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J Am Coll Cardiol. 1998 Feb;31(2):359-65.

Does lipoprotein(a) impair endothelial function?

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Department of Medicine IV/Nephrology, University of Erlangen-Nuremberg, Nuremberg, Germany.



This study was undertaken to test the hypothesis that lipoprotein(a) [Lp(a)] impairs endothelial function.


Elevated Lp(a) plasma levels have been demonstrated to be associated with an increased risk of coronary heart disease. In atherosclerosis, endothelial dysfunction is known to be an early indicator of vascular changes. However, the effect of Lp(a) on nitric oxide (NO)-dependent vasodilator response has not yet been determined. We therefore examined the influence of Lp(a) on basal and stimulated NO-mediated vasodilator response in the forearm vascular bed.


Strain gauge plethysmography was used to measure changes in forearm blood flow produced by intraarterial infusion of increasing doses of acetylcholine (3, 12, 24 and 48 microg/min), sodium nitroprusside (200, 800 and 3,200 ng/min) and N-monomethyl L-arginine (L-NMMA) (1, 2 and 4 micromol/min) in 57 white subjects (mean age +/- SD 37 +/- 14 years). Lp(a) plasma concentrations were determined by rocket immunoelectrophoresis.


Endothelium-dependent vasodilation tested by intraarterial acetylcholine and endothelium-independent vascular relaxation tested by intraarterial sodium nitroprusside were not correlated with Lp(a). Similarly, no significant differences in forearm blood flow changes were observed when patients were classified into tertiles according to their individual Lp(a) concentration. In contrast, changes in forearm blood flow after intraarterial L-NMMA indicating basal production and release of NO differed significantly among tertiles. Patients in the highest Lp(a) tertile (49.2 +/- 20.3 mg/dl) had a much greater vasoconstrictive response to L-NMMA than patients in the lowest Lp(a) tertile (4.8 +/- 2.5 mg/dl): 2 micromol/min of L-NMMA, -23.6 +/- 22.5% vs. -10.4 +/- 9.1% (p < 0.02); 4 micromol/min of L-NMMA, -27.8 +/- 10.3% vs. -17.6 +/- 9.9% (p < 0.03). Lp(a) plasma level consistently correlated negatively with the forearm blood flow responses to 4 micromol/min of intraarterial L-NMMA (r = -0.38, p < 0.01). Multiple stepwise regression analysis of variables, including total and high and low density lipoprotein cholesterol, further confirmed that plasma Lp(a) remained a significant independent determinant of forearm blood flow changes in response to L-NMMA (p < 0.02).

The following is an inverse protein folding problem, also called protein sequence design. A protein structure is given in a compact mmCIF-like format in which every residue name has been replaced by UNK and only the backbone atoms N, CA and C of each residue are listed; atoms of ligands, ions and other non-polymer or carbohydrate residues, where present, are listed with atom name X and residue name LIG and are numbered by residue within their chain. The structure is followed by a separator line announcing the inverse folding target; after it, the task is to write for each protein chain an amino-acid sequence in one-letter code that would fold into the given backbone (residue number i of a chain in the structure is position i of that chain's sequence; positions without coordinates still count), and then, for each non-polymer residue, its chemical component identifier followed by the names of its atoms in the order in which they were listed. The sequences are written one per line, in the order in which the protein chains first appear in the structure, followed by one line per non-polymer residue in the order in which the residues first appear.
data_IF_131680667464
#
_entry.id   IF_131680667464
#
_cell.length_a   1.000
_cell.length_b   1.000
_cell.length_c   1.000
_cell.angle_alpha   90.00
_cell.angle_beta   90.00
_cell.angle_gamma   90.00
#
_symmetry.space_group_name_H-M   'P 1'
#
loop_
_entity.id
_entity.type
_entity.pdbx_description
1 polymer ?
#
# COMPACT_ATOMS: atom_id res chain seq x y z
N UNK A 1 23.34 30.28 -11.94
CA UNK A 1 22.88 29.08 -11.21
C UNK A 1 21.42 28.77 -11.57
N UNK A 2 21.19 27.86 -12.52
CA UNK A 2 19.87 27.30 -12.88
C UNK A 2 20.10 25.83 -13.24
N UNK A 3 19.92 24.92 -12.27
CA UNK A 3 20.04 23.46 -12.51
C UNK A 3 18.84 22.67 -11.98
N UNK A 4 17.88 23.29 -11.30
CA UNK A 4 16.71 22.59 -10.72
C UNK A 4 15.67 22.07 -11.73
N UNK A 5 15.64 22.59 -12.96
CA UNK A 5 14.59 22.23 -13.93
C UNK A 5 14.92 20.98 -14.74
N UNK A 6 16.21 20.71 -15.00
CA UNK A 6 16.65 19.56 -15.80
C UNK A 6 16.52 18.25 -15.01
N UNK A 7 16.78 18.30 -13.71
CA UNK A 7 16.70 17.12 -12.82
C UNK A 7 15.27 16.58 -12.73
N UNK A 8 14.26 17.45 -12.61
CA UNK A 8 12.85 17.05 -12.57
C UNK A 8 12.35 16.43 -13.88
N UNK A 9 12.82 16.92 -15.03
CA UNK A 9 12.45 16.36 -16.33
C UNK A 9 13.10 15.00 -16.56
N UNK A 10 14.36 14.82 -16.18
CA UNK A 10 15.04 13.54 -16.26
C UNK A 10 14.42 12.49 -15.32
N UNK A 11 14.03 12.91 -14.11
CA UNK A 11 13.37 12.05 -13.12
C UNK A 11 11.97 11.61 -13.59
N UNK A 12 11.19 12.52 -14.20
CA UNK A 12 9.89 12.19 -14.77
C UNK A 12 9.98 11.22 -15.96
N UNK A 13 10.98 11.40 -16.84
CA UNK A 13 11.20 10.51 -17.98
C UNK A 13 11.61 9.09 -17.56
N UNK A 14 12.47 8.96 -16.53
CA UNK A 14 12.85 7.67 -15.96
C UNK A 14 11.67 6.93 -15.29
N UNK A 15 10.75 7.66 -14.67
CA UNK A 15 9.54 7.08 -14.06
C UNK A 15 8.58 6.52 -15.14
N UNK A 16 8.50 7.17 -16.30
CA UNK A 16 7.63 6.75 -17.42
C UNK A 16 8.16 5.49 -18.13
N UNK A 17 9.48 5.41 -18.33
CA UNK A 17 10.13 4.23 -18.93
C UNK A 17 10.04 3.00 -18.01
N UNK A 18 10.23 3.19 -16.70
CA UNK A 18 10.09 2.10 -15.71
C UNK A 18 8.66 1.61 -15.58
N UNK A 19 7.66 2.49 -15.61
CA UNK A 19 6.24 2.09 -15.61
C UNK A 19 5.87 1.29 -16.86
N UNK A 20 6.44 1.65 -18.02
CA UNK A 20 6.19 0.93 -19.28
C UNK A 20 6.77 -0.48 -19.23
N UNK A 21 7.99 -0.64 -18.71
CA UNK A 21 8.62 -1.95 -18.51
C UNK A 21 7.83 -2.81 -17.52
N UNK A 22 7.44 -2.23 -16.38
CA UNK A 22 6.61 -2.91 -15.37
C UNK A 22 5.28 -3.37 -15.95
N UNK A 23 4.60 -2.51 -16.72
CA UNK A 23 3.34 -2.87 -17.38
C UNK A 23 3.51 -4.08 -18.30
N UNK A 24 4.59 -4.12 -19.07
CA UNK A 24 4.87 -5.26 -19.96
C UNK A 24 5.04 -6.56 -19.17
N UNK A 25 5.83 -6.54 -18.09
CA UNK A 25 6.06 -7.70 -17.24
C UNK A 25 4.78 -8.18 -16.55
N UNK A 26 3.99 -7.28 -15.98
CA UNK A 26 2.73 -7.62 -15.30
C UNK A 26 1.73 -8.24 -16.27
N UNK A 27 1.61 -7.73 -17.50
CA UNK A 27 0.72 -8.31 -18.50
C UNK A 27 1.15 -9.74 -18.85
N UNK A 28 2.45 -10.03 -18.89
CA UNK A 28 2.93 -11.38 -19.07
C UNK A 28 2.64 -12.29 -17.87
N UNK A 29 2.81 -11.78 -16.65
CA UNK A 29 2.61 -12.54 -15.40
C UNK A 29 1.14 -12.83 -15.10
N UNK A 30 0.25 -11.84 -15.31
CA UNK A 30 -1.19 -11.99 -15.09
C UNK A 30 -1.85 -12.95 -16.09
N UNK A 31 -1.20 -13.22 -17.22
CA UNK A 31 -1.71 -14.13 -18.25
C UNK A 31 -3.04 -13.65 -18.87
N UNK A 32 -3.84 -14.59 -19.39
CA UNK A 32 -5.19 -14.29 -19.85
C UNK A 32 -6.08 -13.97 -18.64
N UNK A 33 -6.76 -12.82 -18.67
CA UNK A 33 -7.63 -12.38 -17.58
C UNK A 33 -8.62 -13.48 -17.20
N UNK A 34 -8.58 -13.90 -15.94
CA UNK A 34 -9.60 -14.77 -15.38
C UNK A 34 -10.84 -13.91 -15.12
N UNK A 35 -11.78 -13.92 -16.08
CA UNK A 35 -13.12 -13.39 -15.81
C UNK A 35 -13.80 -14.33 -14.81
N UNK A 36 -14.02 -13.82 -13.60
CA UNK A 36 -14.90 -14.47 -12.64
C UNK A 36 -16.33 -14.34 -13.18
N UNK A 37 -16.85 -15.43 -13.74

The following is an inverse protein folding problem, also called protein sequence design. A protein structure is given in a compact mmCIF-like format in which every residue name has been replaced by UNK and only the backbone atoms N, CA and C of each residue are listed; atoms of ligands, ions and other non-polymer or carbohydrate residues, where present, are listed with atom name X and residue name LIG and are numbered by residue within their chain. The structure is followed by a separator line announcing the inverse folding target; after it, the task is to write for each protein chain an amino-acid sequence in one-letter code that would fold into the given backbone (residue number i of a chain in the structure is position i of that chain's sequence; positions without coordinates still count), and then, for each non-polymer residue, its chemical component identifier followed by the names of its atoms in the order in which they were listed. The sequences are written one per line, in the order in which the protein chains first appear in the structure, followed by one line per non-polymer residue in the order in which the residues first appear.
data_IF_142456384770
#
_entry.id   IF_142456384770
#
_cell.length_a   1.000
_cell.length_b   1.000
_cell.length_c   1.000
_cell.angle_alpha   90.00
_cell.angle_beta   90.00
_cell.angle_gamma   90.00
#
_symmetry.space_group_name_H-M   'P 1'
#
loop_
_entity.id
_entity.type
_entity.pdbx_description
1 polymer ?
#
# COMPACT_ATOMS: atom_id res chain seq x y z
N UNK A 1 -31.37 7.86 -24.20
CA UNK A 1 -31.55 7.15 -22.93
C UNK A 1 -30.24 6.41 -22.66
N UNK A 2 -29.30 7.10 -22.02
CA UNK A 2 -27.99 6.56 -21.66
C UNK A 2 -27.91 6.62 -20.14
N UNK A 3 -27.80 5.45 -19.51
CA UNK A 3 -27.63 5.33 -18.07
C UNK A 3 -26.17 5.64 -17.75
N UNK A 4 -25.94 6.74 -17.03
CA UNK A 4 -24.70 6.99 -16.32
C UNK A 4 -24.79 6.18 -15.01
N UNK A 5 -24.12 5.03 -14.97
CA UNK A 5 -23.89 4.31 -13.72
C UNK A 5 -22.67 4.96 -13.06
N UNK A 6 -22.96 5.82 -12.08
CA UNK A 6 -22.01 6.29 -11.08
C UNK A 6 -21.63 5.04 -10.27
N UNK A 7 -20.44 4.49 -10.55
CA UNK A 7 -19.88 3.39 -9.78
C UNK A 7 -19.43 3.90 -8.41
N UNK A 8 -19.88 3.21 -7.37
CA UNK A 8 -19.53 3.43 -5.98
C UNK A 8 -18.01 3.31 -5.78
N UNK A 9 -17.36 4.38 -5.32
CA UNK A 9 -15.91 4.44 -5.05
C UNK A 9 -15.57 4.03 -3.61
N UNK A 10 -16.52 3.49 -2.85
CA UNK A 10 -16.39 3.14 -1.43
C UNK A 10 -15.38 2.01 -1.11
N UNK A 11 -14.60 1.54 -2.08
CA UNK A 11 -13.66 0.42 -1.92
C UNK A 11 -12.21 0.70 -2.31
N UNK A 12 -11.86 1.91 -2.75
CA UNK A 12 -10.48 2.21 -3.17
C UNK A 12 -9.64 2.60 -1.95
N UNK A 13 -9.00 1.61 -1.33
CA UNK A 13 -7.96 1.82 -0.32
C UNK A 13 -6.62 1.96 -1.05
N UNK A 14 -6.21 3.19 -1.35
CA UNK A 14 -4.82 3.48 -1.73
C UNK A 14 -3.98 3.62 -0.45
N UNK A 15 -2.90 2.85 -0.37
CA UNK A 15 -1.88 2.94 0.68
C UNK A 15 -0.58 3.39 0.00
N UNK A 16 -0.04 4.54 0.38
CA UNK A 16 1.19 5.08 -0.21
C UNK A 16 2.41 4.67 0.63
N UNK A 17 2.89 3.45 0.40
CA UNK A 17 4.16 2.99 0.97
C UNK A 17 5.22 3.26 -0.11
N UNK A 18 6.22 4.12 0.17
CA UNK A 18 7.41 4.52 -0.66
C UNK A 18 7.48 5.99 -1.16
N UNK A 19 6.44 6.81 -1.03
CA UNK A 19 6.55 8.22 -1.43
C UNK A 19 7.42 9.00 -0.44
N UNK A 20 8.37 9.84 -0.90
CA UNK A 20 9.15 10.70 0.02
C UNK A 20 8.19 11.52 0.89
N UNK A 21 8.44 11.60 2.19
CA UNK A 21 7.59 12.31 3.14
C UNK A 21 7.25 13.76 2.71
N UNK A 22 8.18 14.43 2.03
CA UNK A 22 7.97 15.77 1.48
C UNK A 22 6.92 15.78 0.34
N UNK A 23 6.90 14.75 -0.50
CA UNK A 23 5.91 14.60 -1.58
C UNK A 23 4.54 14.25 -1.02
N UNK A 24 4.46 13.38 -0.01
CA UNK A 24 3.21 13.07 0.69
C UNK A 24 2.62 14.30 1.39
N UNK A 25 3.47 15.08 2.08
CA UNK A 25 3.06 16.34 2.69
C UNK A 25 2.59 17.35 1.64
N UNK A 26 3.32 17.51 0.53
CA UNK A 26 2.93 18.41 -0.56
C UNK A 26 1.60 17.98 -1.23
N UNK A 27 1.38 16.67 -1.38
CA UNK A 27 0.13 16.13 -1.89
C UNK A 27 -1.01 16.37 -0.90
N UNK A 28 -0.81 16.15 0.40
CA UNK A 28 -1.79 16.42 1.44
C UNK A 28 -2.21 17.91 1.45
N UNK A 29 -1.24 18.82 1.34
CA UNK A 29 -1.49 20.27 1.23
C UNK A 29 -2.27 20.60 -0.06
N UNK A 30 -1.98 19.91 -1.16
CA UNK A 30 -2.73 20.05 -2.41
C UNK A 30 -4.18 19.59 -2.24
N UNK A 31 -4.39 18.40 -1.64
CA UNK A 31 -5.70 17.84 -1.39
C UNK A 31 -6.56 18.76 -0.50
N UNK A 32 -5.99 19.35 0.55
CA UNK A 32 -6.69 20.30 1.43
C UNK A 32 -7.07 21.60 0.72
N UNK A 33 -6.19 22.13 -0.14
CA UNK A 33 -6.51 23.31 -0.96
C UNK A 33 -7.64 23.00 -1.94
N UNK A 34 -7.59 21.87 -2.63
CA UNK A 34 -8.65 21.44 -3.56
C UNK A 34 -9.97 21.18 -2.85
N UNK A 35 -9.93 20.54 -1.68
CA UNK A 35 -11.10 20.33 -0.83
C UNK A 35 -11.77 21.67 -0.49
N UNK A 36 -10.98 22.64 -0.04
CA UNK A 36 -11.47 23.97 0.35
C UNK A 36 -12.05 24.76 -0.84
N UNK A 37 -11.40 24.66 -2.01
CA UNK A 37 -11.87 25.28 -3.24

The endothelium-dependent vasoconstrictive response to L-NMMA was enhanced in subjects with relatively high Lp(a) plasma levels, suggesting an increased basal production and release of NO. This response seemed to reflect a compensatory mechanism of the endothelium to yet unknown Lp(a)-induced atherosclerotic effects.

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